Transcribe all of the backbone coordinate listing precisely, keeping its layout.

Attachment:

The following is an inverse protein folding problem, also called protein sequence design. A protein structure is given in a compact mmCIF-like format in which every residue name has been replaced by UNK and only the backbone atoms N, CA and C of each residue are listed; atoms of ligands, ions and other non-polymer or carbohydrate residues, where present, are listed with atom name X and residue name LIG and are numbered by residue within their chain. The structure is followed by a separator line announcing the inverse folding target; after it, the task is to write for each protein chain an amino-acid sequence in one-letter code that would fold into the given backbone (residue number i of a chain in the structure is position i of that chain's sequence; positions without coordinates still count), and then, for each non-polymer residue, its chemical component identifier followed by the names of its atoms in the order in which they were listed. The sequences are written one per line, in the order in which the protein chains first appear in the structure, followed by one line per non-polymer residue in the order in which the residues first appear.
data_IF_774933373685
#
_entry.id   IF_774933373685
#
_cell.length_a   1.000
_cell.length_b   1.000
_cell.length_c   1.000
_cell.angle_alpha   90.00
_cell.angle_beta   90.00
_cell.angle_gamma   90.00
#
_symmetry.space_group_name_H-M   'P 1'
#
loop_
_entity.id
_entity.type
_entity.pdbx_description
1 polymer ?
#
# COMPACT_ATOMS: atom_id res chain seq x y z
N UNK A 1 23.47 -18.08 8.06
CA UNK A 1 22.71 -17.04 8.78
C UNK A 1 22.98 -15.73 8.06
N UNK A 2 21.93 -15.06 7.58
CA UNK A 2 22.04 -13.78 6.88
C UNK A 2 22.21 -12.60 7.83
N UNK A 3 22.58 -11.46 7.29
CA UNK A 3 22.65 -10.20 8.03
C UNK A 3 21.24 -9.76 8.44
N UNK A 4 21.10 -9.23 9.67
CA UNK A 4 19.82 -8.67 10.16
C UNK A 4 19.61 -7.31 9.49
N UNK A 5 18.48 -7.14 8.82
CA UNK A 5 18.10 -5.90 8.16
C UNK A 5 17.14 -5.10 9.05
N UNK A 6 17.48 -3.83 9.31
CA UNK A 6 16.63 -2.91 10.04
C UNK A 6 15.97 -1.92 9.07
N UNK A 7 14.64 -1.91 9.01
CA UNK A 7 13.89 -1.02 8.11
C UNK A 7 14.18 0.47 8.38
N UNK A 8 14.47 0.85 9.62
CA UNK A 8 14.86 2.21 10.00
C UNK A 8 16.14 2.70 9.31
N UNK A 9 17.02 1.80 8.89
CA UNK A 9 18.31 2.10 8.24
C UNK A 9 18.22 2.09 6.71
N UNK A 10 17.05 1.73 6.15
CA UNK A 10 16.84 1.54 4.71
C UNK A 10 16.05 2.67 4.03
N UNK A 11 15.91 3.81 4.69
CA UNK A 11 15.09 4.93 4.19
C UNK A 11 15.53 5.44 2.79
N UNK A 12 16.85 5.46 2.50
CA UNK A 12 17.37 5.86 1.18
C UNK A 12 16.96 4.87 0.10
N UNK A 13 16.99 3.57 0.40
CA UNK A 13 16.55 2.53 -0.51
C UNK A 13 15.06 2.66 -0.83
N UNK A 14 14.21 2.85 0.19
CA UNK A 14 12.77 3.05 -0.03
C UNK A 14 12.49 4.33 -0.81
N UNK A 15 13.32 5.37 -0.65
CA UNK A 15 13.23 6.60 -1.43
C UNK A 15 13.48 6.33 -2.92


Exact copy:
The following is an inverse protein folding problem, also called protein sequence design. A protein structure is given in a compact mmCIF-like format in which every residue name has been replaced by UNK and only the backbone atoms N, CA and C of each residue are listed; atoms of ligands, ions and other non-polymer or carbohydrate residues, where present, are listed with atom name X and residue name LIG and are numbered by residue within their chain. The structure is followed by a separator line announcing the inverse folding target; after it, the task is to write for each protein chain an amino-acid sequence in one-letter code that would fold into the given backbone (residue number i of a chain in the structure is position i of that chain's sequence; positions without coordinates still count), and then, for each non-polymer residue, its chemical component identifier followed by the names of its atoms in the order in which they were listed. The sequences are written one per line, in the order in which the protein chains first appear in the structure, followed by one line per non-polymer residue in the order in which the residues first appear.
data_IF_774933373685
#
_entry.id   IF_774933373685
#
_cell.length_a   1.000
_cell.length_b   1.000
_cell.length_c   1.000
_cell.angle_alpha   90.00
_cell.angle_beta   90.00
_cell.angle_gamma   90.00
#
_symmetry.space_group_name_H-M   'P 1'
#
loop_
_entity.id
_entity.type
_entity.pdbx_description
1 polymer ?
#
# COMPACT_ATOMS: atom_id res chain seq x y z
N UNK A 1 23.47 -18.08 8.06
CA UNK A 1 22.71 -17.04 8.78
C UNK A 1 22.98 -15.73 8.06
N UNK A 2 21.93 -15.06 7.58
CA UNK A 2 22.04 -13.78 6.88
C UNK A 2 22.21 -12.60 7.83
N UNK A 3 22.58 -11.46 7.29
CA UNK A 3 22.65 -10.20 8.03
C UNK A 3 21.24 -9.76 8.44
N UNK A 4 21.10 -9.23 9.67
CA UNK A 4 19.82 -8.67 10.16
C UNK A 4 19.61 -7.31 9.49
N UNK A 5 18.48 -7.14 8.82
CA UNK A 5 18.10 -5.90 8.16
C UNK A 5 17.14 -5.10 9.05
N UNK A 6 17.48 -3.83 9.31
CA UNK A 6 16.63 -2.91 10.04
C UNK A 6 15.97 -1.92 9.07
N UNK A 7 14.64 -1.91 9.01
CA UNK A 7 13.89 -1.02 8.11
C UNK A 7 14.18 0.47 8.38
N UNK A 8 14.47 0.85 9.62
CA UNK A 8 14.86 2.21 10.00
C UNK A 8 16.14 2.70 9.31
N UNK A 9 17.02 1.80 8.89
CA UNK A 9 18.31 2.10 8.24
C UNK A 9 18.22 2.09 6.71
N UNK A 10 17.05 1.73 6.15
CA UNK A 10 16.84 1.54 4.71
C UNK A 10 16.05 2.67 4.03
N UNK A 11 15.91 3.81 4.69
CA UNK A 11 15.09 4.93 4.19
C UNK A 11 15.53 5.44 2.79
N UNK A 12 16.85 5.46 2.50
CA UNK A 12 17.37 5.86 1.18
C UNK A 12 16.96 4.87 0.10
N UNK A 13 16.99 3.57 0.40
CA UNK A 13 16.55 2.53 -0.51
C UNK A 13 15.06 2.66 -0.83
N UNK A 14 14.21 2.85 0.19
CA UNK A 14 12.77 3.05 -0.03
C UNK A 14 12.49 4.33 -0.81
N UNK A 15 13.32 5.37 -0.65
CA UNK A 15 13.23 6.60 -1.43
C UNK A 15 13.48 6.33 -2.92